While the 2017 Tax Cuts and Jobs Act (TCJA) is not new and Americans have had years to adjust, we still often address questions that reflect the complicated impacts the law had on charitable giving strategies. One of the frequently asked questions we’ve been fielding is: How can you keep giving, and get a little back on your taxes? Following are four practical possibilities to consider for charitable giving under the TCJA rules.
1. Stagger Your Giving
Under the TCJA, you can still itemize charitable deductions. However, it is now much more difficult to benefit from doing so annually. The TCJA not only restricts or eliminates several other formerly itemizable write-offs, it increases the standard deduction for tax year 2023 to $27,700 for couples filing jointly and $13,850 for single individuals.
As a result, many families who used to itemize and realize tax benefits from their deductible donations may decide they’re better off taking the standard deduction instead – even though it means they’ll receive no federal tax benefit for their charitable giving.
A possible work-around is to stagger your giving and other deductible expenses. For example, you may be able to double up your charitable giving every other year, in an effort to itemize in alternate years. In year one, give twice as much as you normally would if you can combine it with enough other deductibles to itemize and write off the expenses against taxes due. In year two, do what you can to minimize donations and other deductibles, and take the standard deduction instead. In a nutshell, you’re giving bigger amounts less frequently, essentially “bunching” your donations and deductions to meet higher thresholds.
2. Unload a Highly Appreciated Holding
Consider giving highly appreciated securities like stocks, stock funds, property, or similar holdings that are worth considerably more than when you acquired them. If you sell a highly appreciated holding outside of a tax-sheltered account (such as an IRA), you’ll pay capital gains taxes on the difference between its cost and its sale price, less expenses. If you instead donate it “in kind” to a non-profit organization (i.e., without selling it first), you triple its tax-wise potentials:
- Within the parameters described above plus a cap based on your Adjusted Gross Income, the holding’s full value is available to you as a charitable deduction in the year you donate it.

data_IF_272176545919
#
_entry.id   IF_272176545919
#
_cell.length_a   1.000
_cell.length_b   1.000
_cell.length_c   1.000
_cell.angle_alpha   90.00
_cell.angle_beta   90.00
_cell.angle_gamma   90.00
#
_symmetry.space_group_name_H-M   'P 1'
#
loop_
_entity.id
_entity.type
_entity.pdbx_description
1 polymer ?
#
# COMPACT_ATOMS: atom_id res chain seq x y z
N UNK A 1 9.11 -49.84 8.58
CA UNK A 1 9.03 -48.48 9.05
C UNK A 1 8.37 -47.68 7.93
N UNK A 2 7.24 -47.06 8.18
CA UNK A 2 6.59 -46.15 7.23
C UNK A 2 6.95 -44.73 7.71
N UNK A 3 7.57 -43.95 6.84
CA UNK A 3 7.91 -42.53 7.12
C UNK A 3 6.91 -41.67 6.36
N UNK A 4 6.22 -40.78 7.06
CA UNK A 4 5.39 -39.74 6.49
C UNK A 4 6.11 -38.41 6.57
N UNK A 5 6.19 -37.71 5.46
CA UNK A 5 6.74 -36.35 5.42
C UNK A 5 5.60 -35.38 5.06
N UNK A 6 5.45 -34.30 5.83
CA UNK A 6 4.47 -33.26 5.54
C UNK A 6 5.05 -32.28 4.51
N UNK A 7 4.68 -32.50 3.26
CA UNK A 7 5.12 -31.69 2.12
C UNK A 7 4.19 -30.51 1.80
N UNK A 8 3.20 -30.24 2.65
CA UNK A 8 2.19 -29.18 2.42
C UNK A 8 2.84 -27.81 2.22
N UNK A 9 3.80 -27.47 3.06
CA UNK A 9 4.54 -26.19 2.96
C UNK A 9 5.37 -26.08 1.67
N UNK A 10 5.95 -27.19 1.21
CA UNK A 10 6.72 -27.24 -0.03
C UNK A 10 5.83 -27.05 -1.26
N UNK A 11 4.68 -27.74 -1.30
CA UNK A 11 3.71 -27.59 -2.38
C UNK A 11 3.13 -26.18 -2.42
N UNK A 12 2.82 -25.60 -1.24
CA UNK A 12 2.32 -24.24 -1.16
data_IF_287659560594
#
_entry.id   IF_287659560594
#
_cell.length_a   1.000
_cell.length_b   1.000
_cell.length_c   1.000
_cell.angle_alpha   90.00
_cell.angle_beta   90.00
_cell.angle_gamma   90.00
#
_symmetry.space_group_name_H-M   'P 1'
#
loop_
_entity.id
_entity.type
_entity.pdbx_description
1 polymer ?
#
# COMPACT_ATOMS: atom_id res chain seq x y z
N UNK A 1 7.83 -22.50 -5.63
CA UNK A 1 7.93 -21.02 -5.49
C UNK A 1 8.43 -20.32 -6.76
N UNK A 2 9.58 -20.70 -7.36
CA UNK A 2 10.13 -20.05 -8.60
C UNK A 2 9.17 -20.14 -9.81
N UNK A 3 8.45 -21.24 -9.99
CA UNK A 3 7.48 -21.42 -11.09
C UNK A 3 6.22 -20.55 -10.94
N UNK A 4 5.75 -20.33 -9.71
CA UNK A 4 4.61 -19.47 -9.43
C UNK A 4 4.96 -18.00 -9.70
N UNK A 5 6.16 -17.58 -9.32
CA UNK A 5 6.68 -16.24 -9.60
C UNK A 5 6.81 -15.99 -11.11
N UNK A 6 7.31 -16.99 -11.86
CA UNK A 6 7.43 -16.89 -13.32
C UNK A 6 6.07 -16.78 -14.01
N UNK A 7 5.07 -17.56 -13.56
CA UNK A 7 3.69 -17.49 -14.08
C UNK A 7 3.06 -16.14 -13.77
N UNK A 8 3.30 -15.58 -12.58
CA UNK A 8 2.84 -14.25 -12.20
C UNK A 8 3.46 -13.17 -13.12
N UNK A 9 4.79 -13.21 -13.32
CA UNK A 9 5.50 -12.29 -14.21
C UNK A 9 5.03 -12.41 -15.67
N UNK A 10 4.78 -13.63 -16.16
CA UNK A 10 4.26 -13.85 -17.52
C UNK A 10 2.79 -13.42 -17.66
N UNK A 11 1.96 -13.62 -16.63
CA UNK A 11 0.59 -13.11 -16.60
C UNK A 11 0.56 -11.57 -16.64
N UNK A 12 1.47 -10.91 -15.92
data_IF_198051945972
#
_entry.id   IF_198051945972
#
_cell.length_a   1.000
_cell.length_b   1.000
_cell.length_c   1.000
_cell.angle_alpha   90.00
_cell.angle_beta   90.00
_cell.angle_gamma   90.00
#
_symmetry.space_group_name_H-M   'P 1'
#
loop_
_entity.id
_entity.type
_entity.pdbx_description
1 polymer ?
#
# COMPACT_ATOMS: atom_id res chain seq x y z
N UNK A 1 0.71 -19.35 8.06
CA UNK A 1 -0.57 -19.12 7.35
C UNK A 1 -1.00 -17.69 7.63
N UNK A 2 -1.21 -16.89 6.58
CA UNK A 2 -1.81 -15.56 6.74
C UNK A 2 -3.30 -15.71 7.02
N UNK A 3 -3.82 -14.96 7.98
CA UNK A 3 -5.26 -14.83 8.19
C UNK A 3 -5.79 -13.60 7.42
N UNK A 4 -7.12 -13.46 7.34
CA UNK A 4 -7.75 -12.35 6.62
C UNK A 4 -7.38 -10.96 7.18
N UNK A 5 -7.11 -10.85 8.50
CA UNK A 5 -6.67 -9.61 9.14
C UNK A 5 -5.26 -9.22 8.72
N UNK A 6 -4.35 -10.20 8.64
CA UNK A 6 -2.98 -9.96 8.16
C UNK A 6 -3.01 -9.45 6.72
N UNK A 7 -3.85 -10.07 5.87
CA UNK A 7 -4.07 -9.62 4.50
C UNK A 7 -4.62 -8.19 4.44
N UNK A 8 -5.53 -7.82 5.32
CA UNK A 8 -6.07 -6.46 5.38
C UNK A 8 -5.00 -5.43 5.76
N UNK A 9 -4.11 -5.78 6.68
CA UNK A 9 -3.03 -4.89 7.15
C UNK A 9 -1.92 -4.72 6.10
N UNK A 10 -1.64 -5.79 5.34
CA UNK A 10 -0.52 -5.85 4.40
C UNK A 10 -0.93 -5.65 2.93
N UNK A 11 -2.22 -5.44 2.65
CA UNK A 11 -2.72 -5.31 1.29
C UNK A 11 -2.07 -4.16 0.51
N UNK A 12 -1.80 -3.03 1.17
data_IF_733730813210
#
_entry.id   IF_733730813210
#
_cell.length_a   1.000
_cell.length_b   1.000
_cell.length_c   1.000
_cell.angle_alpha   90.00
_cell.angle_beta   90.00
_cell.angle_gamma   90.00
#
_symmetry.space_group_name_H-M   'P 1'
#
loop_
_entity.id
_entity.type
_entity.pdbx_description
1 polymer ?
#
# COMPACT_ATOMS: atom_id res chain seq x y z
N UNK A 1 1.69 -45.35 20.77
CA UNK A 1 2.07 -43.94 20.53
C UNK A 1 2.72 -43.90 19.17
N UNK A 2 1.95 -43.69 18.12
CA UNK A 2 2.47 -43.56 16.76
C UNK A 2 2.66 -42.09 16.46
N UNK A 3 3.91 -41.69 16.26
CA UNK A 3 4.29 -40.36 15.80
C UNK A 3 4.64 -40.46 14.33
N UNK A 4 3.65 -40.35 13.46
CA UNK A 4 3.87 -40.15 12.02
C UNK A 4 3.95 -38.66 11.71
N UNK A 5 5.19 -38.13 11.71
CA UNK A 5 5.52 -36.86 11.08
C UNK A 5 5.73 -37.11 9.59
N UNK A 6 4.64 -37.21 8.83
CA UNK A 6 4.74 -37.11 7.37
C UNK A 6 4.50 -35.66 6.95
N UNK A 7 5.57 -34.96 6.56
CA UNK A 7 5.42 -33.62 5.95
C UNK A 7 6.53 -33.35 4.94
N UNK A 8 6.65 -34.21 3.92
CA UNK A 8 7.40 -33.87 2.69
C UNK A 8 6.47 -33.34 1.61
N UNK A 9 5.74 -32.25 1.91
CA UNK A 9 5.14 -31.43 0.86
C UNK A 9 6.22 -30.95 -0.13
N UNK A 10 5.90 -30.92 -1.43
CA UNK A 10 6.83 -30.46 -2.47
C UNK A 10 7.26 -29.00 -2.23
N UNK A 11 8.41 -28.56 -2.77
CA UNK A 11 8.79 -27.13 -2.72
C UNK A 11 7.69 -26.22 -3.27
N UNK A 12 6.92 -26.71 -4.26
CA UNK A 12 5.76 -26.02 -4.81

- You avoid capital gains tax on the unrealized gain.
- The charity is free to keep or sell the holding without incurring taxable gains.
3. Do a Donor-Advised Fund (DAF)
DAFs are not new; they’ve been around since the 1930s. But they’ve been garnering more attention as a potentially appropriate tax-planning tool under the TCJA. Here’s how they work:
- Make an irrevocable donation to a DAF sponsor. Many DAFs accept in-kind holdings as described above (whereas not all individual charities can). DAFs are established by nonprofit sponsoring organizations, which act like a “charitable bank,” so the entire contribution is available for the maximum allowable deduction in the year you make it. Once you’ve funded a DAF, the sponsor typically invests the assets, and any returns they earn are tax-free. This can give your initial donation more giving-power over time.
- Participate in granting DAF assets to your charities of choice. Over time, and as the name “donor-advised fund” suggests, you get to advise the DAF’s sponsoring organization on when to grant assets, and where those grants will go. The DAF sponsor has final say, but you can expect they’ll honor your request unless your intended recipient is not a qualified charity or there are other unusual circumstances.
In this manner, a Donor-Advised Fund (DAF) can help you stagger your charitable donation deduction as described above, without having to stagger your usual annual giving. For example, you could fund a DAF with five years’ worth of anticipated donations, and then make annual requests that donations be made to your charities of choice across five years. This should allow you to itemize the entire DAF donation in year 1, and take the standard deduction the rest of the time.
DAFs can be a handy giving tool. That said, they aren’t ideal for every donor, every time. Let us know if we can tell you more.
4. Retirees: Donate Your Required Minimum Distribution
If you would be making charitable contributions anyway, it may be tax-wise to donate some or all of your Required Minimum Distribution (RMD) instead of taking it as ordinary income.
During your working years, there are many advantages to funding tax-favored retirement accounts. But, eventually, you must begin taking RMDs from your tax-sheltered havens, whether or not you need the income. There is a steep penalty if you fail to do so (with Roth IRAs being an exception to this rule).
RMDs are taxed the year you take them at your ordinary income tax rate. You can avoid extra taxes and higher taxable income (which may impact your Medicare premiums and have tax ramifications on your Social Security income) by donating some or all of your RMD to charity. The IRS allows you to donate up to $100,000 annually in this manner.
No New, But Possibly Improved Opportunities
It’s worth mentioning that none of these four tax-planning possibilities are new; they’ve all been available well before the TCJA passed. The difference is, they may be more applicable to you under the new tax codes.
As we always do with tax topics, we recommend touching base with your tax professional before making any big decisions. If we can help further, we invite you to reach out to us.